Stopping Rosslare-France ferry service ‘ill advised’, says councillor
Wexford County Council to meet to discuss decision by Irish Ferries to withdraw route
There is ‘a lot of smoke and mirrors’ around the decision by Irish Ferries to halt its service between Rosslare and France, an Independent councillor in Wexford has said. Photograph: PA Wire
Cllr Ger Carthy says that the decision is “ill advised” and he asked where was the market research to back up the company’s claim that customers would prefer to sail from Dublin Port.
He told RTÉ’s Morning Ireland that bookings from Rosslare were full. He also rejected the suggestion that the higher rates being charged by Rosslare Europort in comparison to Dublin Port had been a factor in the decision.
“The rates were not mentioned in any of the press releases. I don’t believe that’s the case,” said Mr Carthy.
In mid-December Irish Ferries announced it was “unlikely” to continue to operate a service between Rosslare and France in 2019.
A company statement said: “We continue to keep this situation under review. Our new WB Yeats ship will operate from Dublin to Cherbourg.”
Rosslare-France does not feature on the company’s 2019 schedule, which does list the Cherbourg route, along with its UK services Dublin to Holyhead and Rosslare to Pembroke.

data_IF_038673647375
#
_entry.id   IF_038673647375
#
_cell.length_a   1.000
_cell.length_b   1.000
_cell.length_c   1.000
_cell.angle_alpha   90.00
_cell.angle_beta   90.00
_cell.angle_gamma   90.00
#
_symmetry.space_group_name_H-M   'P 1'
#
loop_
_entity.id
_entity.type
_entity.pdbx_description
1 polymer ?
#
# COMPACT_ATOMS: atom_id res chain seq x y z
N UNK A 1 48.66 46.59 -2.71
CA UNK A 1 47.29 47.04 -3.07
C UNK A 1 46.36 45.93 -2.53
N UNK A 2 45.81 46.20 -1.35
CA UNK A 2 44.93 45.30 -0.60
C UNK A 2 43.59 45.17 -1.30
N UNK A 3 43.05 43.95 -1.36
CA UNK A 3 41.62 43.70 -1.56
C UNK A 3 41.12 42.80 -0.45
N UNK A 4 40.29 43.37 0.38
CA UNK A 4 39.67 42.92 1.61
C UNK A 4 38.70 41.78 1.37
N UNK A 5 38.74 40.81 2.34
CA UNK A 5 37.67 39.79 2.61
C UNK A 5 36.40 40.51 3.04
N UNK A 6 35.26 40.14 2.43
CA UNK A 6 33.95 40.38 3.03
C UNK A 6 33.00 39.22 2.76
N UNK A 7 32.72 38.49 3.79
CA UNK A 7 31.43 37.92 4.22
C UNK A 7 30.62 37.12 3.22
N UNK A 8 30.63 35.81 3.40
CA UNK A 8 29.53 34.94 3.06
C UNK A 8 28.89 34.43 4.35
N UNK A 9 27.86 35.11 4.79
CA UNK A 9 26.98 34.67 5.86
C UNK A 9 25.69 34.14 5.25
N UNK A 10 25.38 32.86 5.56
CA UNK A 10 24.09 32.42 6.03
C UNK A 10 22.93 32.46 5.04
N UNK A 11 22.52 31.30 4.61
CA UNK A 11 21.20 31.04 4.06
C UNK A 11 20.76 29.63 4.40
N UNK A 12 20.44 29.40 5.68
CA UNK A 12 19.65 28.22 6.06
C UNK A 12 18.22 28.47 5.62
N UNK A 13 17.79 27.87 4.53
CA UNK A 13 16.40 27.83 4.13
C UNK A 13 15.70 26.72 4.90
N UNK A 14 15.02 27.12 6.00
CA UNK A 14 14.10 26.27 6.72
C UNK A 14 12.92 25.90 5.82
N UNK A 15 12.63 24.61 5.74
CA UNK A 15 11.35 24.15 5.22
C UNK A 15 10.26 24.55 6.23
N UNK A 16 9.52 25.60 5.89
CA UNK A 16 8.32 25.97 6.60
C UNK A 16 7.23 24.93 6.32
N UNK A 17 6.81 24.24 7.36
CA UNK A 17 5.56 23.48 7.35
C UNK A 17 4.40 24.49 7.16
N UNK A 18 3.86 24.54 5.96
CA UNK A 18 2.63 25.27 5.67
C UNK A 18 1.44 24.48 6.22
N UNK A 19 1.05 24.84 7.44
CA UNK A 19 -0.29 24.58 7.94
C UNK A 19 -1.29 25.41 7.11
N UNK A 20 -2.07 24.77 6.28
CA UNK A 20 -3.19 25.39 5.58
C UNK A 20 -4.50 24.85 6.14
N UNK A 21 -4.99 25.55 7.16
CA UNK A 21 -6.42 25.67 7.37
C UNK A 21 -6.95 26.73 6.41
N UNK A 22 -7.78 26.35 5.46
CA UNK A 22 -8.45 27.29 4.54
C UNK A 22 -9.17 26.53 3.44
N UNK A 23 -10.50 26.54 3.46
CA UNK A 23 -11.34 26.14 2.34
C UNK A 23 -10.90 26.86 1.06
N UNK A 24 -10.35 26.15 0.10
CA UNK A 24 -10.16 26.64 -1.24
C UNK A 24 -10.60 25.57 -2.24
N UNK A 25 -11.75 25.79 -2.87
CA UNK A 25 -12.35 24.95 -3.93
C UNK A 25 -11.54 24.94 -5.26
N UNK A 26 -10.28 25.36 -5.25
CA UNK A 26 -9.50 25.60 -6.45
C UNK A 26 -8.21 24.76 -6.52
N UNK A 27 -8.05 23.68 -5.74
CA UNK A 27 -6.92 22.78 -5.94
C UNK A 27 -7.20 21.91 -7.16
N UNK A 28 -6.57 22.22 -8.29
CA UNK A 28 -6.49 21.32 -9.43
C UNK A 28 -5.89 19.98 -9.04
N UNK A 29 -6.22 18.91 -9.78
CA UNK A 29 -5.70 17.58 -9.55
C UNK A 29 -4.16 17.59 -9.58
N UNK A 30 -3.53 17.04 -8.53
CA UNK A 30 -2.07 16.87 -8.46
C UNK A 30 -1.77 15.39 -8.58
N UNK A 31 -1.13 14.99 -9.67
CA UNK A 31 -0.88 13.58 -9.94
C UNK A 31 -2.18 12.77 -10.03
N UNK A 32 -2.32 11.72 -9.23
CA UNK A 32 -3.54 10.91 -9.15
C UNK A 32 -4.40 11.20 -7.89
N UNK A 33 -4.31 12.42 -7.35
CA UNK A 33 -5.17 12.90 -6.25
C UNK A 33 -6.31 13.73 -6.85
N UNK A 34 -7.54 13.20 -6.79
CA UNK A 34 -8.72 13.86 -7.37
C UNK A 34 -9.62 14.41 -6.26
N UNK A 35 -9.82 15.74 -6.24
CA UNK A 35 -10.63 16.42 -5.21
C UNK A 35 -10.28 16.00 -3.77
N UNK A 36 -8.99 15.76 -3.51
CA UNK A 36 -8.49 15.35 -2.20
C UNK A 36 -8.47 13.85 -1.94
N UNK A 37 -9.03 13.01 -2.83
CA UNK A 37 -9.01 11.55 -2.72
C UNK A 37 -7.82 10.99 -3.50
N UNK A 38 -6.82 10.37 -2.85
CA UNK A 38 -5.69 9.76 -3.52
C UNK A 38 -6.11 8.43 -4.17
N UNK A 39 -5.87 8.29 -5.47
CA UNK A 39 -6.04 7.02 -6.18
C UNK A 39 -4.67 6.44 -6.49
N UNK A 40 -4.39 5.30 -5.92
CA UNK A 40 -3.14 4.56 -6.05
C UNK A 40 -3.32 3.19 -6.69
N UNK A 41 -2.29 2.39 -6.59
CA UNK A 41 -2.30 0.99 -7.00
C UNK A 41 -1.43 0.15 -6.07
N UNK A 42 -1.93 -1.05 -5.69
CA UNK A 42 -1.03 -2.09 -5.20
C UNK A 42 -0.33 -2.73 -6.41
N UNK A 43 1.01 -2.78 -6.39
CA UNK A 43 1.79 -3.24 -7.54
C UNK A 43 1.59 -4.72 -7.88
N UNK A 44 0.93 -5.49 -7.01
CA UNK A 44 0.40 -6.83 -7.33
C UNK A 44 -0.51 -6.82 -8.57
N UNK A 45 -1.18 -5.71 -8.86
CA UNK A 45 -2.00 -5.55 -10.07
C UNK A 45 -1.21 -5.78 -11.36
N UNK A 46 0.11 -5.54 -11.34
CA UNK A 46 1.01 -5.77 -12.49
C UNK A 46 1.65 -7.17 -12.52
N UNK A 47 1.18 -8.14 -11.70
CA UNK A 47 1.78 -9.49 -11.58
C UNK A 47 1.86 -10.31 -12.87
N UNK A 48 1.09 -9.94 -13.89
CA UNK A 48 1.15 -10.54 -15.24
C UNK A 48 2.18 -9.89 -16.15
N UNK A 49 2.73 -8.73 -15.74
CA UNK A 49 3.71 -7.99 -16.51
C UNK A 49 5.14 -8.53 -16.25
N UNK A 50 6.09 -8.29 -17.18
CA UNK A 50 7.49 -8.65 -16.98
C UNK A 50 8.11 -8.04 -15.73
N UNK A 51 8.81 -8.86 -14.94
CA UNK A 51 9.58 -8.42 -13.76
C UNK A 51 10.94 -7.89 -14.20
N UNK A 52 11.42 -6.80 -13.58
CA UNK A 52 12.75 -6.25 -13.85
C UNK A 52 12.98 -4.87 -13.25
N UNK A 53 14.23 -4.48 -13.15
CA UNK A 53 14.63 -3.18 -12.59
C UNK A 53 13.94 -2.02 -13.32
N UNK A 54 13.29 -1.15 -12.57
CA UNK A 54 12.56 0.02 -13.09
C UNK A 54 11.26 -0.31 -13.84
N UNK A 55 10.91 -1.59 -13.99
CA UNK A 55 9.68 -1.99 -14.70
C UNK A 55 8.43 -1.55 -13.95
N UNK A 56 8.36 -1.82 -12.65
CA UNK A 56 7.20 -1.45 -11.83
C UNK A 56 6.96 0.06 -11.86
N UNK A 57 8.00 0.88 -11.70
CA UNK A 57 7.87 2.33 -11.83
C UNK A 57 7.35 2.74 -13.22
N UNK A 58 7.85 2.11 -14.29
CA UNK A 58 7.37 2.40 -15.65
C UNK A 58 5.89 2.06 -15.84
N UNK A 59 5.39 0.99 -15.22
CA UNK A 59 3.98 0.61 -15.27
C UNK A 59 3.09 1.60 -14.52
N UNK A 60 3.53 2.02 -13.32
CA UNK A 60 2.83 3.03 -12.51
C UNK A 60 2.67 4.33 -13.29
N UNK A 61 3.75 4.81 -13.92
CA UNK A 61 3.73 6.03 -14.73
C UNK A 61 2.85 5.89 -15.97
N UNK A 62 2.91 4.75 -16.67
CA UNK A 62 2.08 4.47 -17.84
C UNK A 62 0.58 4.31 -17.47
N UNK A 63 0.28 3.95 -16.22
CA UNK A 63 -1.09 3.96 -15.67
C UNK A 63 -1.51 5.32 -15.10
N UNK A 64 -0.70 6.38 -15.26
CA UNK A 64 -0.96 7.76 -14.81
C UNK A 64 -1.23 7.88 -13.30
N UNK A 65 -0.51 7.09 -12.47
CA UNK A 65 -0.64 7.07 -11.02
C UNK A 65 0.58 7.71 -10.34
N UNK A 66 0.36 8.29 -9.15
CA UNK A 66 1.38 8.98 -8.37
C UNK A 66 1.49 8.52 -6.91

Wexford County Council will meet on Wednesday to discuss the decision by Irish Ferries to withdraw the service to France.
“This is a damning indictment of the management of Rosslare port,” added Mr Carthy.
He said that three years ago when he was mayor of Wexford he met with the managing director of Irish Ferries, who told him that Rosslare Europort’s fees were high in comparison with Dublin Port.
“This needs to be looked at in the context that people do exist outside the Red Cow roundabout,” said the councillor.
Mr Carthy said the opening of a new motorway in Wexford in the middle of 2019 will shorten the journey from Dublin to Wexford by 20 minutes.
Public anger in Wexford is palpable, he said. “People are very annoyed with Irish Ferries. The people of Rosslare and Wexford have been very loyal to Irish Ferries,” he said.
He said Irish Rail should have invested more in the port over the years. Plans for a €15million investment for the port are going to be difficult to implement he said, especially as €1.2million of annual revenue (fees from Irish Ferries) “are sailing out into the sunset.”